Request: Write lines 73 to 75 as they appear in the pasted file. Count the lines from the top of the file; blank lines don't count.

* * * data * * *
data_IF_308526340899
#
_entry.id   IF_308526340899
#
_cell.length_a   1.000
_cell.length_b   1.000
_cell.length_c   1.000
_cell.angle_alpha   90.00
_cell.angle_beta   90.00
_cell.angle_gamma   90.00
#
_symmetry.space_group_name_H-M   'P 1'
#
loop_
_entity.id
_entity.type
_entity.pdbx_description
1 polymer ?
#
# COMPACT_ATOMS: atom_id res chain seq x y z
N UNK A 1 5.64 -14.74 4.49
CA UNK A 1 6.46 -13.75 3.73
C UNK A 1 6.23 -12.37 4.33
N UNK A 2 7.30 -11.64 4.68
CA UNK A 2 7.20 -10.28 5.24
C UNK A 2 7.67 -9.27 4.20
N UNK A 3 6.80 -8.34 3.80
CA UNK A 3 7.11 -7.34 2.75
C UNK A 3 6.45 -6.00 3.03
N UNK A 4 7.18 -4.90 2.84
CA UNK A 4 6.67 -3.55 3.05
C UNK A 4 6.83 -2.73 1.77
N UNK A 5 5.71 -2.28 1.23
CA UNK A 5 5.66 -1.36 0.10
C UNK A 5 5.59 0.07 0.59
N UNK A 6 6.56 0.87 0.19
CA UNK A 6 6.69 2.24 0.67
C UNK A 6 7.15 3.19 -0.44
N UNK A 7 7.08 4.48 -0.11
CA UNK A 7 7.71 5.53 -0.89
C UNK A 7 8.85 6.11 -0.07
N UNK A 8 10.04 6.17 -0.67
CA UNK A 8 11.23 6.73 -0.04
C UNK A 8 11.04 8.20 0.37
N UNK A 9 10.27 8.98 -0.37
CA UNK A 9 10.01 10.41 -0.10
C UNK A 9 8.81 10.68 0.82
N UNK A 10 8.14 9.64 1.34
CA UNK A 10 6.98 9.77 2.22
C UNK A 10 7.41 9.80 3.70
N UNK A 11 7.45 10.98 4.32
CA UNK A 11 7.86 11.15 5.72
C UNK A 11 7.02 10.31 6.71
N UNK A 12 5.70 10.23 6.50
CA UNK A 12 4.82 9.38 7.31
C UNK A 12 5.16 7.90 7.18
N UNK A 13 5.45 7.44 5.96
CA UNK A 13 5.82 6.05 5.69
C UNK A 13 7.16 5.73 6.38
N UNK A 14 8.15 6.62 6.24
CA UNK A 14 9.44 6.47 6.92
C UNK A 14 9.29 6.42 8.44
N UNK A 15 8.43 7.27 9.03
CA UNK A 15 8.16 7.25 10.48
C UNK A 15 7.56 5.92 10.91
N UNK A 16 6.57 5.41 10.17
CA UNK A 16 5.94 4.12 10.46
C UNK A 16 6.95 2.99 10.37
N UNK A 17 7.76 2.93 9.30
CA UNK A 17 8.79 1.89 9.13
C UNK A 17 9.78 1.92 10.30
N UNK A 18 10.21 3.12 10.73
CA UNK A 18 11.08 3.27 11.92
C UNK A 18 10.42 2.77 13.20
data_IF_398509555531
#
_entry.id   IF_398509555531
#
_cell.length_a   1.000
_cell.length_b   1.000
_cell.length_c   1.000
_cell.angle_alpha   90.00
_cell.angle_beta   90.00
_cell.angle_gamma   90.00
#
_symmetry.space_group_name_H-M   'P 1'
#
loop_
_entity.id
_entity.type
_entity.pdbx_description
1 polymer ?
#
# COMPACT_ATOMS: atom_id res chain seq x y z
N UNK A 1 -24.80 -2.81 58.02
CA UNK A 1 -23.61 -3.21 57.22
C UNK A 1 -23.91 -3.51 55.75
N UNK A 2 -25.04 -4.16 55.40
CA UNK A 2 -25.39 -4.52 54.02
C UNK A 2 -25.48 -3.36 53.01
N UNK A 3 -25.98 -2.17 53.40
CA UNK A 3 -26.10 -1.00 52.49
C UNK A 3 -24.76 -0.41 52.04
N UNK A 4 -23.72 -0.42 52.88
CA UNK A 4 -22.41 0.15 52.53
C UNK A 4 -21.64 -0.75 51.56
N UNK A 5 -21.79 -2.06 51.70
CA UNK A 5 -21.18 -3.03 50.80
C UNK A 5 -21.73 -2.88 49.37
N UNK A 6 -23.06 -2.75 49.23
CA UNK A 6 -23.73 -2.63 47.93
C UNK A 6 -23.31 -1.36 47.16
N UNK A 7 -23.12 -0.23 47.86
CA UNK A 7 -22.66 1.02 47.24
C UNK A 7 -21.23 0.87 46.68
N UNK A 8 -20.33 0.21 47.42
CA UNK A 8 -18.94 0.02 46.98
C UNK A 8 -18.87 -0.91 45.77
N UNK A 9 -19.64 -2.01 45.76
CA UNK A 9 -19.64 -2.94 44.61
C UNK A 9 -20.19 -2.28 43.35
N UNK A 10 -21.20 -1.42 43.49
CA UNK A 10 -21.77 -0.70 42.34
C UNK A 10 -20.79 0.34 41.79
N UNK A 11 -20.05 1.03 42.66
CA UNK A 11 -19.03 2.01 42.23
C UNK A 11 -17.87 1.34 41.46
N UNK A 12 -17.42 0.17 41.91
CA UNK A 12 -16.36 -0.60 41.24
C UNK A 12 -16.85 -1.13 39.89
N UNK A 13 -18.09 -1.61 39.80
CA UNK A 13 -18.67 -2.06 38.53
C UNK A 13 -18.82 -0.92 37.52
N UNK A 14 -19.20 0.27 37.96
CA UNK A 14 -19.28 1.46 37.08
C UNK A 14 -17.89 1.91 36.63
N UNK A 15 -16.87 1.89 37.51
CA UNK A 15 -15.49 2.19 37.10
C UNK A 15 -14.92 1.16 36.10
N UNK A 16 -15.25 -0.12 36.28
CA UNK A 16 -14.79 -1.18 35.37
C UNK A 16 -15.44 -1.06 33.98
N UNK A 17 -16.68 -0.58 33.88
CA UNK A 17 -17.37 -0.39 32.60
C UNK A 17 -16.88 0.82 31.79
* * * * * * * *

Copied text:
CA UNK A 18 11.08 3.27 11.92
C UNK A 18 10.42 2.77 13.20
data_IF_398509555531